The fuel industry is mourning today following Sunday’s tragic accident in Philadelphia. The driver of a gasoline tanker lost control of the vehicle, resulting in a large fire that destroyed a key section of a bridge along I-95. A body found in the wreckage is presumed to be the driver. The bridge, a key conduit used by over 160,000 motorists per day, will be out of commission for several weeks for repairs. The Mansfield team’s hearts and thoughts are with the family of the driver and all those impacted by this unfortunate event.
In fuel market news, crude prices are up this morning over $1/bbl, but investors are treading carefully, anticipating key policy decisions by central banks and digesting bleak economic data from China. Notably, WTI and Brent crude both registered a gain of over $1/bbl from their yesterday’s low of $66.80 and $71.58, respectively. Prices still lingered near their lowest since early May, indicative of a market still wary of a softening supply-demand equilibrium.
For markets, all eyes are on US inflation data and awaiting the Bureau of Labor Statistics consumer price data release later today. Market participants are hopeful for a pause to rate hikes this month as the Fed has increased rates for the previous ten consecutive months. These hikes have bolstered the US dollar, rendering dollar-denominated commodities like oil costlier for those holding other currencies.
Despite recent lackluster economic growth in China, they threw a curveball by unexpectantly slashing short-term interest rates. This was viewed as part of a broader set of stimulus measures being contemplated to rejuvenate economic growth.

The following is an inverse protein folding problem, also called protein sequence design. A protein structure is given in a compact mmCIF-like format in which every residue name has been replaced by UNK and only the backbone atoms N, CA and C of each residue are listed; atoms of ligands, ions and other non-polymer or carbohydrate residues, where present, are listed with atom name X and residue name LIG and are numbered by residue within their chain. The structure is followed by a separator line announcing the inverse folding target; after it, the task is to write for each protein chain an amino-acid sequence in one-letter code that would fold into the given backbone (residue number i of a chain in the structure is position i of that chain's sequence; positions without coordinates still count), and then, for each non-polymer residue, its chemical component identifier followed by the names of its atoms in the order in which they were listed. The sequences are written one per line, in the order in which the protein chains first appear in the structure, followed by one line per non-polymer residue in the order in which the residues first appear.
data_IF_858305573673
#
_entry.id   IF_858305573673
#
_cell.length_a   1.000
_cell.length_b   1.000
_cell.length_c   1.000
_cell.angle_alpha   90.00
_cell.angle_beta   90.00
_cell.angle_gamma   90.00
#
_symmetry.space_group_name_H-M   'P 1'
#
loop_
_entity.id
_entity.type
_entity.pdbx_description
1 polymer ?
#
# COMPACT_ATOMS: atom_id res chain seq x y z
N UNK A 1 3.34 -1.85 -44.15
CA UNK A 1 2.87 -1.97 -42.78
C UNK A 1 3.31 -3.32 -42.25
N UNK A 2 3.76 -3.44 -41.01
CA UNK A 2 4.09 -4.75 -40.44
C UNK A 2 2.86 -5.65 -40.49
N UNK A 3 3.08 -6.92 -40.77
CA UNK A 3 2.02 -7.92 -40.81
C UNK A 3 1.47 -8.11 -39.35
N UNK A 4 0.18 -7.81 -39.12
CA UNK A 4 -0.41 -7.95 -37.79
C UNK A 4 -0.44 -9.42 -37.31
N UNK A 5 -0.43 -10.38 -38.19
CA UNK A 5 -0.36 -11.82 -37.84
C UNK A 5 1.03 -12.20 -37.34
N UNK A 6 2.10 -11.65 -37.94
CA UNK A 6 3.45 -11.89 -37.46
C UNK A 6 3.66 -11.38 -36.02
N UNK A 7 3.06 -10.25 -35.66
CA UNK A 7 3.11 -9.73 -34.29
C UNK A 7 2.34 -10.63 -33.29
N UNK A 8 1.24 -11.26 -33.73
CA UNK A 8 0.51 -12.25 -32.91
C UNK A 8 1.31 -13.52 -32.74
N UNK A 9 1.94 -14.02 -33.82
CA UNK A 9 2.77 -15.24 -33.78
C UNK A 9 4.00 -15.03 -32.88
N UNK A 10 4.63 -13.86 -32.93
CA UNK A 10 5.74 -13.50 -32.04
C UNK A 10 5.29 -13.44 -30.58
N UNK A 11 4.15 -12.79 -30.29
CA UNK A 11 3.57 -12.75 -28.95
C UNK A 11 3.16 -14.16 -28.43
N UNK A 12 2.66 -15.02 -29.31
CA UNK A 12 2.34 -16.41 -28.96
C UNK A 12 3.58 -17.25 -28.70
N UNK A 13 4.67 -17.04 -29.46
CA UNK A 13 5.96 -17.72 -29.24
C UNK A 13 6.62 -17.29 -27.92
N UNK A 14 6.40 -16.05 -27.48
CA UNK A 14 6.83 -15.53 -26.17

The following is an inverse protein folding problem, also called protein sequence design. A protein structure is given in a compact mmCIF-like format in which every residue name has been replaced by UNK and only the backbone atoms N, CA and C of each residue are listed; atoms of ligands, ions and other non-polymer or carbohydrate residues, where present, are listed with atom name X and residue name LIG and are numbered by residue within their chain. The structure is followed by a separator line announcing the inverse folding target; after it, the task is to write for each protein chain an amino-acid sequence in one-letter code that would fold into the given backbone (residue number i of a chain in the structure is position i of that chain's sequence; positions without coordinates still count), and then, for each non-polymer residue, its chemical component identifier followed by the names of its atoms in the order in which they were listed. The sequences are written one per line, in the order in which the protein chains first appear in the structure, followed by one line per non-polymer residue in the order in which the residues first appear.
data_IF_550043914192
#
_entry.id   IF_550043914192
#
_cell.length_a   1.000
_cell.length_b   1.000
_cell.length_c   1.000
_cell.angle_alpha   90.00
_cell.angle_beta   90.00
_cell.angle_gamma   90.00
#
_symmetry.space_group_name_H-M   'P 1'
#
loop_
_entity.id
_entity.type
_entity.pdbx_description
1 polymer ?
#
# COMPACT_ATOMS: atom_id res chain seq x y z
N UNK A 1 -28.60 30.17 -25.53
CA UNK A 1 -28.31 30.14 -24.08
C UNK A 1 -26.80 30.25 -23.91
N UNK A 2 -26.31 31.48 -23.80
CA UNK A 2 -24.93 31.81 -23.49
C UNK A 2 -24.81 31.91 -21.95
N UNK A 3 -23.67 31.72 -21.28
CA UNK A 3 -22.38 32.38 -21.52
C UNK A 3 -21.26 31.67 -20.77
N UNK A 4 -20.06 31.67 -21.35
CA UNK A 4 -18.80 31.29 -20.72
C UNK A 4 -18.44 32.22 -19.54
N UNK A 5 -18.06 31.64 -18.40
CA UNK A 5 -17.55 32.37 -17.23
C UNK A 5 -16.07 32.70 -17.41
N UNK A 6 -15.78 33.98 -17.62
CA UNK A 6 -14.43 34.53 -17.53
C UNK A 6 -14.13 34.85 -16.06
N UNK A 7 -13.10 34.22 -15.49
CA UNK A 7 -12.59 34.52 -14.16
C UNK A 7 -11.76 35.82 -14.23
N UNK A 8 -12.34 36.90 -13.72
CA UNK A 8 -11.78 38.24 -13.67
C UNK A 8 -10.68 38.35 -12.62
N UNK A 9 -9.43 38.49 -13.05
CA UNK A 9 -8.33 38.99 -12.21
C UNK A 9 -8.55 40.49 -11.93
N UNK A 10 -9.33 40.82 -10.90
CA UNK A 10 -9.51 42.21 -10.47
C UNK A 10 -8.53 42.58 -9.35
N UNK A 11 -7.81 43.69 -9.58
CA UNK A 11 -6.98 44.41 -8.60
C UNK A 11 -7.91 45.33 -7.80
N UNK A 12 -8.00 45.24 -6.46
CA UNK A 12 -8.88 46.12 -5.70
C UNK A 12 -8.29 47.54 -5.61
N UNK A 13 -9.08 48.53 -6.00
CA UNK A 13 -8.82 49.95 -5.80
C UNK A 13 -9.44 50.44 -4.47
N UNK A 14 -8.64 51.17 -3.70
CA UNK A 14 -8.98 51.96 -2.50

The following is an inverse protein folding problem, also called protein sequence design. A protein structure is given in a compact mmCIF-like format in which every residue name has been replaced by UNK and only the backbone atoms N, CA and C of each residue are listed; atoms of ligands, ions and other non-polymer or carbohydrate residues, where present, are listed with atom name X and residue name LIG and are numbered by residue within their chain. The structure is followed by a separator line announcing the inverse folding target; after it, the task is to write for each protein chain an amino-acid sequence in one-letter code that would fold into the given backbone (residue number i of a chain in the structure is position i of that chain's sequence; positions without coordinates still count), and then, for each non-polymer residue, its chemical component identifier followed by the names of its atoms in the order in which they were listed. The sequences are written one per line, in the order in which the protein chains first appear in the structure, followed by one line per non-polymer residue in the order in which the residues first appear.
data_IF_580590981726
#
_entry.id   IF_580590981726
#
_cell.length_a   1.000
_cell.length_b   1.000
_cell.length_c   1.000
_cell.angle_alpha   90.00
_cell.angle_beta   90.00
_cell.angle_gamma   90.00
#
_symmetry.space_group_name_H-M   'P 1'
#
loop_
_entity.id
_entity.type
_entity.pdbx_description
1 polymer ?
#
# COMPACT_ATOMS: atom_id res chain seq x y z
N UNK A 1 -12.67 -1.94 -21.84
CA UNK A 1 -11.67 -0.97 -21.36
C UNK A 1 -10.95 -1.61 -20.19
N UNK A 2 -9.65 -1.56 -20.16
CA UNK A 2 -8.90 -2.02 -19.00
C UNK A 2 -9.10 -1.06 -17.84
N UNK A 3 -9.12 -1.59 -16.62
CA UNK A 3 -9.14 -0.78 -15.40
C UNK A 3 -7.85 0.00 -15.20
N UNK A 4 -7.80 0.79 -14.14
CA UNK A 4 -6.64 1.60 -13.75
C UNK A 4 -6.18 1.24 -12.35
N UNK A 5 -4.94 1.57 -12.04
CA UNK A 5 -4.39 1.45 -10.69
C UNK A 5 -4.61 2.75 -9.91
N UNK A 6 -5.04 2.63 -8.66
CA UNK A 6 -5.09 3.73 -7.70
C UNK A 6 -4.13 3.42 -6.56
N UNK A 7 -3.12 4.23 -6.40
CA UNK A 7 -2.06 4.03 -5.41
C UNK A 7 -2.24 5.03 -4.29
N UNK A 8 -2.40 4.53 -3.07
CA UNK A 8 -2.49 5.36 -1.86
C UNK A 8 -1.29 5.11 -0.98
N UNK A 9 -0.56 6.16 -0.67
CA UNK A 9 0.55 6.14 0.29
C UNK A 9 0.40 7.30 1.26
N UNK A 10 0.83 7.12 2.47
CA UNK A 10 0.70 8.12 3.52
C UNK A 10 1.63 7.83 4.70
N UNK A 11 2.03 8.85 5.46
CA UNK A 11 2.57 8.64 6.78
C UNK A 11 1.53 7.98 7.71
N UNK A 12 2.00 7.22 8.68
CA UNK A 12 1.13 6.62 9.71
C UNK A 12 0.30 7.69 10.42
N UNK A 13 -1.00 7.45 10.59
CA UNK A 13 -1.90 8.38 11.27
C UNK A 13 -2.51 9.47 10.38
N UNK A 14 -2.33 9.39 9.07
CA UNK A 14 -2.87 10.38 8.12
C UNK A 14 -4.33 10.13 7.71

Post Labor Day holiday, there was a notable demand for travel, but recent industry data showed a slight slack in trends due to seasonality. International flights, particularly to Asian destinations like Macau, Hong Kong, Singapore, and Korea, were on the rebound. However, experts in the industry anticipate healthy travel demand during the upcoming summer season despite macroeconomic uncertainties.
Moreover, OPEC maintained its forecast for global oil demand growth in 2023, marking the fourth consecutive month without alterations. Nonetheless, the consortium warned of escalating uncertainties and a potential deceleration in global economic growth during the second half of the year. The trading landscape is set to receive more insights with the impending release of oil demand forecasts from OPEC and the EIA, both due on Wednesday.
The Energy Information Administration (EIA) disclosed in their June Drilling Report that they anticipate crude production to ascend by a meager 8 kbpd between June and July. The regions contributing to this increase include Bakken, which is expected to ramp up by 7 kbpd, Niobrara, with an increment of 4 kbpd, and both the Permian and Anadarko regions, each contributing an additional 1 kbpd. Conversely, Eagle Ford is anticipated to witness a decline, tapering off by 5 kbpd. Furthermore, there has been a reduction in the total number of drilled but uncompleted wells (DUCs) from April to May, dwindling by 30 to stand at 4,834 wells.